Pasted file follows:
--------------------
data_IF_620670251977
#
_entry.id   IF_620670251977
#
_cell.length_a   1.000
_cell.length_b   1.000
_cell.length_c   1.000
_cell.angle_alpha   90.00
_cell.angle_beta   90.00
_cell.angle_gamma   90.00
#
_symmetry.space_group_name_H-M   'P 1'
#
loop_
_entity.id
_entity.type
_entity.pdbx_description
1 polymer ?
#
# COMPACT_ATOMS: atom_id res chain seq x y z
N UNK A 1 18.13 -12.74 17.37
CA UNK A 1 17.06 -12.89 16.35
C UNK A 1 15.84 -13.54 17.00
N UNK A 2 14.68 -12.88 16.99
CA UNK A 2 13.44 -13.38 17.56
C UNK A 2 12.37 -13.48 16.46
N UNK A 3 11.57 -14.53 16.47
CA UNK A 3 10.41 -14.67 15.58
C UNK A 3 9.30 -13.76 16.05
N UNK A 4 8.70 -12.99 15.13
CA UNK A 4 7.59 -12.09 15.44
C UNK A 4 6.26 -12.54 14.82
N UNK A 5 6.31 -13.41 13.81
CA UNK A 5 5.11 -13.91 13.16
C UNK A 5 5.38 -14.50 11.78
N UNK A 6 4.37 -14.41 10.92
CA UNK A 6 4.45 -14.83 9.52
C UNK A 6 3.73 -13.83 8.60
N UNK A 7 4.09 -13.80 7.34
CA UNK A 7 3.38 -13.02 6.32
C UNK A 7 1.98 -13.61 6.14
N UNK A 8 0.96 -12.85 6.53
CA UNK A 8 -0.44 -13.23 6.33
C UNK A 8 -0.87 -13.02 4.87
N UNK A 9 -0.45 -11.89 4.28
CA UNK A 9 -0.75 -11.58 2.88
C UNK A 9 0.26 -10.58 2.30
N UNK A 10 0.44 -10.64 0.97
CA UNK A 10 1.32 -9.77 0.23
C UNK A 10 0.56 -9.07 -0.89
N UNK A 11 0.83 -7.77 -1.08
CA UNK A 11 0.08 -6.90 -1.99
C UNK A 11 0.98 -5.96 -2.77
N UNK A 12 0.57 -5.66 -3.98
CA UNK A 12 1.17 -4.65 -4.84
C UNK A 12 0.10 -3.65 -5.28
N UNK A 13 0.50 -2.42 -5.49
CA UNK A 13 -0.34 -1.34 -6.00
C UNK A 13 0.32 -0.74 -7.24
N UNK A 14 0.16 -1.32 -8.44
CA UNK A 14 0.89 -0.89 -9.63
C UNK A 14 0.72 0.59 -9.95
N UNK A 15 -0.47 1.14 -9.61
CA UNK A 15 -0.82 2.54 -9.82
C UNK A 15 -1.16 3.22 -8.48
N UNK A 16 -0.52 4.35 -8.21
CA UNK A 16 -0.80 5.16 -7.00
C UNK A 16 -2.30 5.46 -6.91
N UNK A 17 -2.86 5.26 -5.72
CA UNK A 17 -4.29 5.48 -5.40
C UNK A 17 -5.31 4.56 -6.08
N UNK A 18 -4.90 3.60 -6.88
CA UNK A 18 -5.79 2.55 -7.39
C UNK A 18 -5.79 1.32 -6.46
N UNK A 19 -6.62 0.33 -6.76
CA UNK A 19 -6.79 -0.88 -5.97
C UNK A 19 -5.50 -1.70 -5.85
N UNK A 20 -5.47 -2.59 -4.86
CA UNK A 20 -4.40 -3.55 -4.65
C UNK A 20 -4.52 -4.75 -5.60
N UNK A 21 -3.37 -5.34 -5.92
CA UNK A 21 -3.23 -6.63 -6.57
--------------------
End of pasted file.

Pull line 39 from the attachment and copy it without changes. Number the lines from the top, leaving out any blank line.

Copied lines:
N UNK A 7 4.09 -13.80 7.34